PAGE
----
Pokémon VMAX – How Does It Stack Up?

Last time, I analyzed what we knew about Pokémon V to try and predict a few ways The Pokémon Company could spice up the game with the new Pokémon VMAX mechanic. TPC took their sweet time announcing the gimmick in full, but our new mechanic for the Sword and Shield era has finally been revealed. It’s time to see just how far off I was.

Looking back, I was dead set on VMAX simply being a new card that was placed over an existing Pokémon V, much like the Mega Evolution cards of the XY era. I was also fairly certain that VMAX would be restricted to once per game, or one card per deck to emulate the fact that you can only Dynamax or Gigantimax once per battle. While I nailed the first part, TPC decided to take a simple way out for the VMAX gimmick.

Much like Mega Evolution Pokémon, Pokémon VMAX are considered Evolution Pokémon that evolve from their respective Pokémon V. For instance, the newly revealed Snorlax VMAX evolves from Snorlax V. However, unlike Mega Evolution that ended your turn unless you had the associated Spirit Link Tool Card attached, there seems to be no drawback or necessary card that has to be played to evolve into a Pokémon VMAX. In the words of the great Shia LaBeouf: “Just do it!” It’s also worth noting that Pokémon VMAX are following in the footsteps of Tag Team GX in surrendering three Prize Cards upon knockout, which makes sense given the HP counts on these bad boys.

At the end of the day, Pokémon VMAX are just oddly…plain? There’s no associated card required to evolve them, there’s no special attack like Sun & Moon era’s GX Attacks, the cards aren’t bigger, there isn’t anything setting these apart from your normal run-of-the-mill cards. Don’t get me wrong: the card templates are beautiful, as it appears all Pokémon VMAX will be presented as “full art” cards. I suppose after two eras of gimmick-based cards, TPC decided to start this era off on the simpler side and return to the roots of the game.

To be honest, I’m okay with this. One of my biggest complaints about the current Tag Team GX cards is that they have incredibly high HP and attack numbers on Basic Pokémon. While Pokémon VMAX have even higher HP numbers, we now have to consider that these are Evolved Pokémon. They won’t be hitting the board and attacking on turn one! 

The attacks of the currently revealed Pokémon VMAX aren’t anything to be writing home about either. While stronger than Pokémon V, most of the Pokémon VMAX hit for numbers that still fall into the two-hit KO area on both current Tag Team GX and the new Pokémon V. Coming out of a format that was very focused on one-shotting the Defending Pokémon, the game returning to a more two-shot atmosphere is a refreshing change of pace.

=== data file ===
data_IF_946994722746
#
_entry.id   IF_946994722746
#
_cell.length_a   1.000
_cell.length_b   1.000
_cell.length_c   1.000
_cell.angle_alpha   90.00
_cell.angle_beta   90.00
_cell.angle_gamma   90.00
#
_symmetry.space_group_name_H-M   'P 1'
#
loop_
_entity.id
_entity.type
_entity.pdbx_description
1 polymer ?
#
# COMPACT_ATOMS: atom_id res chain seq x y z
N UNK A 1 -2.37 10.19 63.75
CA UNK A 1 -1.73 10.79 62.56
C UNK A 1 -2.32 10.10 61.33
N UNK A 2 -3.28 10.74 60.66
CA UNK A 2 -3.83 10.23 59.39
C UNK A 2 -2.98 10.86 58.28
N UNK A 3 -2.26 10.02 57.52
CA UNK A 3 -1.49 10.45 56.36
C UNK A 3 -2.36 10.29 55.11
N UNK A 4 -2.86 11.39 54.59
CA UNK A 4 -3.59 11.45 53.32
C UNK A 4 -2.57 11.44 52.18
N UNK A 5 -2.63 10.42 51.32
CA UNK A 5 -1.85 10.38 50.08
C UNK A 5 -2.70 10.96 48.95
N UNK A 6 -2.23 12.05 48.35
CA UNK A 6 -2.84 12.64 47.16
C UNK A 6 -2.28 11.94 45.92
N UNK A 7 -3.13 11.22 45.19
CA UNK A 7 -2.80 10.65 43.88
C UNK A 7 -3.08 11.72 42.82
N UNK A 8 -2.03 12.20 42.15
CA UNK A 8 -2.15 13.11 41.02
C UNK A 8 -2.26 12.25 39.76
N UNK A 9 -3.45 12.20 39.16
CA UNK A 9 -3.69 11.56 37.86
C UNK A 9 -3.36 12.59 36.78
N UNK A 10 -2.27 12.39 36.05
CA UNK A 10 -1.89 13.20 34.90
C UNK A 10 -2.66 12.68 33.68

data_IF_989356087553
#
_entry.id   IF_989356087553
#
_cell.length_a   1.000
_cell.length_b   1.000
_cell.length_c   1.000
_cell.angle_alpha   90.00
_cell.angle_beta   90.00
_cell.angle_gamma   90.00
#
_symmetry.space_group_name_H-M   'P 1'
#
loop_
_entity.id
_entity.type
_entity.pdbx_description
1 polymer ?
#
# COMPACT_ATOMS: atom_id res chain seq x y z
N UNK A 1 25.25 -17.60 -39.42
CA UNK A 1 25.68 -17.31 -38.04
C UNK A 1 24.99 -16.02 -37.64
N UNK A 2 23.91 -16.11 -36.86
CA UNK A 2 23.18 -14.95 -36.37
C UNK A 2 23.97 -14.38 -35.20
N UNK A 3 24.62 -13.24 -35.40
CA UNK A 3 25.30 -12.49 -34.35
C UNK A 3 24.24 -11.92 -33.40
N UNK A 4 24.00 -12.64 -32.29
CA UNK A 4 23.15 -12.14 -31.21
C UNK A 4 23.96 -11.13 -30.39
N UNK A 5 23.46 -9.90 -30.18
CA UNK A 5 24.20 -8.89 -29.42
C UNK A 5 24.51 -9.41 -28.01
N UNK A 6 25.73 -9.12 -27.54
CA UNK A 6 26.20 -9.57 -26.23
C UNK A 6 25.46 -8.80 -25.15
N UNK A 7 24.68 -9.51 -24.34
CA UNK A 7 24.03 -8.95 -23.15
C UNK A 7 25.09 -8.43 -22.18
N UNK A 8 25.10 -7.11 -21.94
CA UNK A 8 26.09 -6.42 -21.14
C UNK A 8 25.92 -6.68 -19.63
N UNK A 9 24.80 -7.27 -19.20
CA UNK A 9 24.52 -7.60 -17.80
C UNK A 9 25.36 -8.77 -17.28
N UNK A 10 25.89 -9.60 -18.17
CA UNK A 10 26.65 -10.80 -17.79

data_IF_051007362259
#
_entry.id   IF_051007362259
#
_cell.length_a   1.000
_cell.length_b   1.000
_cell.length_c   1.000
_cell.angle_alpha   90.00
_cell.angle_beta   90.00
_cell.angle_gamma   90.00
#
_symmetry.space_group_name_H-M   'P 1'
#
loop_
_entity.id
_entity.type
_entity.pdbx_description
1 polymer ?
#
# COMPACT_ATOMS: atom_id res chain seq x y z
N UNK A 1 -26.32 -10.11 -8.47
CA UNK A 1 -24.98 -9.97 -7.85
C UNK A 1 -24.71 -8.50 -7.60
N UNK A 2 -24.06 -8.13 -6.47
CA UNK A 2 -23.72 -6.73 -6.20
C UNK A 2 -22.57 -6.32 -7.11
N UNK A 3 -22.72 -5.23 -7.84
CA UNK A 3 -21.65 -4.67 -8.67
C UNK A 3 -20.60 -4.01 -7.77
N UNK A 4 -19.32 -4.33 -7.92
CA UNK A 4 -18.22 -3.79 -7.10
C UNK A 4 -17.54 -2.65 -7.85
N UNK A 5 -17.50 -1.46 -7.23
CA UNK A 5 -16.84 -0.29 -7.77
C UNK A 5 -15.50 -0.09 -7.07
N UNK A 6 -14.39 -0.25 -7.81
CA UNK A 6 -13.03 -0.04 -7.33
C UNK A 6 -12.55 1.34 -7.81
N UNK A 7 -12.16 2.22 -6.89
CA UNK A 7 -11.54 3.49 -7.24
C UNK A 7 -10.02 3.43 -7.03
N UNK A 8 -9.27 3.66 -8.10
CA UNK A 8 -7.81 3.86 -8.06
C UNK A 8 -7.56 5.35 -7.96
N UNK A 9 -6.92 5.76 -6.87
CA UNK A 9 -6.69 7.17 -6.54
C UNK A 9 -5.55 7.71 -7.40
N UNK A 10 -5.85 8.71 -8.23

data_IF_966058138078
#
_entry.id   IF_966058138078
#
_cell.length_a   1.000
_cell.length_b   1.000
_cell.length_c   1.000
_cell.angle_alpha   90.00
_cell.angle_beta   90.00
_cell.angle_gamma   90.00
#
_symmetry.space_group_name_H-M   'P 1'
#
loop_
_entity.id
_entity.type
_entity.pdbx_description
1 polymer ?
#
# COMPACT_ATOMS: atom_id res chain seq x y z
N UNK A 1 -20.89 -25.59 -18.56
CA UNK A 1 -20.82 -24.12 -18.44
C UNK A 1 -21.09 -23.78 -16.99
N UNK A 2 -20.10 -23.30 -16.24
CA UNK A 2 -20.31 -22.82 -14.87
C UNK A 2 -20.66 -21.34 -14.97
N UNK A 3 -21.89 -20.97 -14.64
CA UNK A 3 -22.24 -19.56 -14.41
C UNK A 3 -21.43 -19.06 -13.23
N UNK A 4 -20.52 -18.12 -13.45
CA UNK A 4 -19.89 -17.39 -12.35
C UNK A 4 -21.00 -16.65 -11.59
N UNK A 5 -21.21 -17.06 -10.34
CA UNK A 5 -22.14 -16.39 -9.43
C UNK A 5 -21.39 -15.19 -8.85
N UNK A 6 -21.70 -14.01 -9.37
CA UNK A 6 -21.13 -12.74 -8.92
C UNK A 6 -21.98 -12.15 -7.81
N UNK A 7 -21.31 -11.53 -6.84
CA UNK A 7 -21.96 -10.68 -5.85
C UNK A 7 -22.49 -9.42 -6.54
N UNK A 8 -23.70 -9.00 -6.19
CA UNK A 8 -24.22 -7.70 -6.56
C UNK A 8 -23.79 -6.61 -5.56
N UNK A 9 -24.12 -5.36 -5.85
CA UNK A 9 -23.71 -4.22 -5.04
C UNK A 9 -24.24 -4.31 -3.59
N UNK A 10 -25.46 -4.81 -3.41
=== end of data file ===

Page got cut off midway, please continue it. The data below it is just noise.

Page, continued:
The fact that Pokémon VMAX are considered Evolution Pokémon opens up a lot of possibilities for the future of the game. TPC tends to want to strengthen and rely on their big new gimmick. With newly announced cards like Quick Ball requiring a discard to search for a Basic Pokémon compared to Evolution Incense that freely searches for a Evolution Pokémon, this era is already appearing to cater more towards the art of evolution, something I’ve been wanting to return to the game since it started to decline when Crimson Invasion came out. It’s also worth remembering that Evolution Pokémon have existing tools like Triple Acceleration Energy that will help some of these Pokémon VMAX attack even faster. Providing TPC doesn’t directly support VMAX, and instead supports Evolution Pokémon as a whole, we could be seeing a resurgence on evolution being viable competitors in the upper tiers of the meta.

As I’ve said many times throughout my articles, there’s nothing I’d rather have then the game to slow down, return viability to Evolution Pokémon, and stop focusing so much on these intense one-hit knockouts. With Pokémon V giving up two Prize Cards, and Pokémon VMAX giving up three Prize Cards, the game can still rely on two-hit knockouts and still be relatively speedy. 

Time will tell if Pokémon VMAX will continue to grow stronger, but for now, this more laid back approach by TPC could be just what the game needed to allow these gigantic Pokémon to bring the power and add a fresh change of pace to the Pokémon Trading Card Game.

Are you satisfying with the VMAX mechanic, or do you believe they could be something bigger? Let us know in the comments below, or sound off on our Discord server for more Pokémon TCG discussion!